(HealthDay News) — Individuals who experience parental cancer as children or adolescents have a higher risk of low educational attainment and attenuated income at age 30 years, according to a study published online Aug. 20 in the Journal of Epidemiology & Community Health.
Anne Cathrine Joergensen, from the University of Copenhagen in Denmark, and colleagues conducted a register-linkage, prospective study of children born in Denmark from 1978 through 1999 and their parents. Parental cancer experience was identified before child ages 15 to 18, and the correlation with primary school achievement, educational attainment, and income in early adult life was examined.
The researchers found that the final grade point average in ninth grade was slightly lower, while low educational attainment risk was higher, among children who had experienced parental cancer (relative risk ratio, 1.20); in addition, income at age 30 years was attenuated (relative risk ratio, 1.11). In subgroups of children whose parent had a severe cancer type or if the parent died of cancer, analyses suggested substantial deterioration in achievements for all outcomes (low education relative risk ratio, 1.52 and 1.61, respectively).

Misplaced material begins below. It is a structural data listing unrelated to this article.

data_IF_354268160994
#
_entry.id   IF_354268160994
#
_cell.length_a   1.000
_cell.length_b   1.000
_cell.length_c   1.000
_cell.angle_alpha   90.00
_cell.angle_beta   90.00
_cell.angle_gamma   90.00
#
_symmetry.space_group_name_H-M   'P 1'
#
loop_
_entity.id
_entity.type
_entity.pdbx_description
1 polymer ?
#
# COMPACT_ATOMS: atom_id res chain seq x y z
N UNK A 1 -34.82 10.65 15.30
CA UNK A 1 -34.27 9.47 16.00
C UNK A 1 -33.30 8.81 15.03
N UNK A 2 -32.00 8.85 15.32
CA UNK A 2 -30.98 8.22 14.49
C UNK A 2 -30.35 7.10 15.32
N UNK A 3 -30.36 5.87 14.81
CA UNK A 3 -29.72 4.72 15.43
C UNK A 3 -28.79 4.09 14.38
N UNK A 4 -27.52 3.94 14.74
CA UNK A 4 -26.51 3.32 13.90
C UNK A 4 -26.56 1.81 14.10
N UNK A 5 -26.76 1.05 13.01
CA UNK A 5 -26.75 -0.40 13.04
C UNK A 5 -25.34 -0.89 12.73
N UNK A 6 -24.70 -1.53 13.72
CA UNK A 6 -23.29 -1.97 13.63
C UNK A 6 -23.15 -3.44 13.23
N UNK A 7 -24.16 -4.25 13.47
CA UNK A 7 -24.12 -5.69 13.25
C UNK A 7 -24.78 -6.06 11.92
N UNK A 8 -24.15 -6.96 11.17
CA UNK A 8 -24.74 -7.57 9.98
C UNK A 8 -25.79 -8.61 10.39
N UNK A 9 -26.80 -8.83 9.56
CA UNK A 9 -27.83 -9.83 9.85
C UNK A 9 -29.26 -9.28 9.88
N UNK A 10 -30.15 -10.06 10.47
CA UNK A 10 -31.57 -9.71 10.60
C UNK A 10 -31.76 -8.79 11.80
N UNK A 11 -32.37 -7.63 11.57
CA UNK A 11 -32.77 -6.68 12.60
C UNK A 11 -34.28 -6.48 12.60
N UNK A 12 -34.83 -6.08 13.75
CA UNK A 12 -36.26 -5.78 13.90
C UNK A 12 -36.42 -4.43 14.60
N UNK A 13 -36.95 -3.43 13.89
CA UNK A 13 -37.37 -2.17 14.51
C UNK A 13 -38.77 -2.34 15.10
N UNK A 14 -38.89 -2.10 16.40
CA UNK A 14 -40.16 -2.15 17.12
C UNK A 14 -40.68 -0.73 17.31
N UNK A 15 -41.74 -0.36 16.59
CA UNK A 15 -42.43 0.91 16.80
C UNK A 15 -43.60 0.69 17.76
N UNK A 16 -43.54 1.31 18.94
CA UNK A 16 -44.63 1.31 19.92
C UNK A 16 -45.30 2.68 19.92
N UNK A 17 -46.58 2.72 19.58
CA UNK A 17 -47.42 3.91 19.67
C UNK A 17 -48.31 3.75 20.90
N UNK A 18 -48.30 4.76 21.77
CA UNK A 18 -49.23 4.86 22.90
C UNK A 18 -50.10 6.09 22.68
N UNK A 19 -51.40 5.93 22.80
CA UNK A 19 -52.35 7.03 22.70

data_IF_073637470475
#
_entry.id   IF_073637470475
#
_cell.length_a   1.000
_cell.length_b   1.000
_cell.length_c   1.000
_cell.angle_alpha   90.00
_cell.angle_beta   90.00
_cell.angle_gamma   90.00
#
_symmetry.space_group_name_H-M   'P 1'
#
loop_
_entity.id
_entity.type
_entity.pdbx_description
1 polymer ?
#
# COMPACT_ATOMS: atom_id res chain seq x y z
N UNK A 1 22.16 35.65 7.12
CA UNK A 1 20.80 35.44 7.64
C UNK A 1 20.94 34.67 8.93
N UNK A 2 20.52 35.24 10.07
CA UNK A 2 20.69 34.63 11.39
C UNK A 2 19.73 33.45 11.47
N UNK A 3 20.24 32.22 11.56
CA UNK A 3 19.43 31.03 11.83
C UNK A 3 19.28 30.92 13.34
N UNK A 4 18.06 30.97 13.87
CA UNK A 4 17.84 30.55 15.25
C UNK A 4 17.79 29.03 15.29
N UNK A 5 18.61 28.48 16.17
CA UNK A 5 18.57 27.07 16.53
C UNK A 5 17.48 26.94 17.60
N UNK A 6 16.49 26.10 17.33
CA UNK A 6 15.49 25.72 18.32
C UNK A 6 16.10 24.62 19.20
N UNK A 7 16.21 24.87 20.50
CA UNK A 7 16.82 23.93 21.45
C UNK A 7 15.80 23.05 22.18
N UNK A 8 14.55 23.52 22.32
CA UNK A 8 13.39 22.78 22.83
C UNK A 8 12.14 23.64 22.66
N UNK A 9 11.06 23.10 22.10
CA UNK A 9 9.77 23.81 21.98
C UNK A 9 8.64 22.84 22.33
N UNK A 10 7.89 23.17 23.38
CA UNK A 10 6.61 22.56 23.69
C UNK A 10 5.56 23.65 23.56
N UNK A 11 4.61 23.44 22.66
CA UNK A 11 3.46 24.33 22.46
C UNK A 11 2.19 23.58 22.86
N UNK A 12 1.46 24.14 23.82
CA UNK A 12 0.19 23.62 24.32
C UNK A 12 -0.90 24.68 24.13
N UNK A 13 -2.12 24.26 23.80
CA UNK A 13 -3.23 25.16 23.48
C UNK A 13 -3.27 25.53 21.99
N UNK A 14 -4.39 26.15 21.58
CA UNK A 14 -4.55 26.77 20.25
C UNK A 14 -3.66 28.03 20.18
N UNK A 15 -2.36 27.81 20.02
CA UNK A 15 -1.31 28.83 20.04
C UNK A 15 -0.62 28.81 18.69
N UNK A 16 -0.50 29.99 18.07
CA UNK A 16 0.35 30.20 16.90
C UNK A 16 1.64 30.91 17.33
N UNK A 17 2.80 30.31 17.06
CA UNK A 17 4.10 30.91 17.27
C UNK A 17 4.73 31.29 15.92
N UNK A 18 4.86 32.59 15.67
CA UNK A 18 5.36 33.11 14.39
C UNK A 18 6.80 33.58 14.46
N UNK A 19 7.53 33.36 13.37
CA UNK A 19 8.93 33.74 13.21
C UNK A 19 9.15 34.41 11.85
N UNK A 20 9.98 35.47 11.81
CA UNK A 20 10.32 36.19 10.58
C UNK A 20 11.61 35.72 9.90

“Educational and socioeconomic attainments in early adulthood were affected negatively in individuals who had experienced parental cancer as children or adolescents,” the authors write. “The associations appeared stronger the more severe the cancer was.”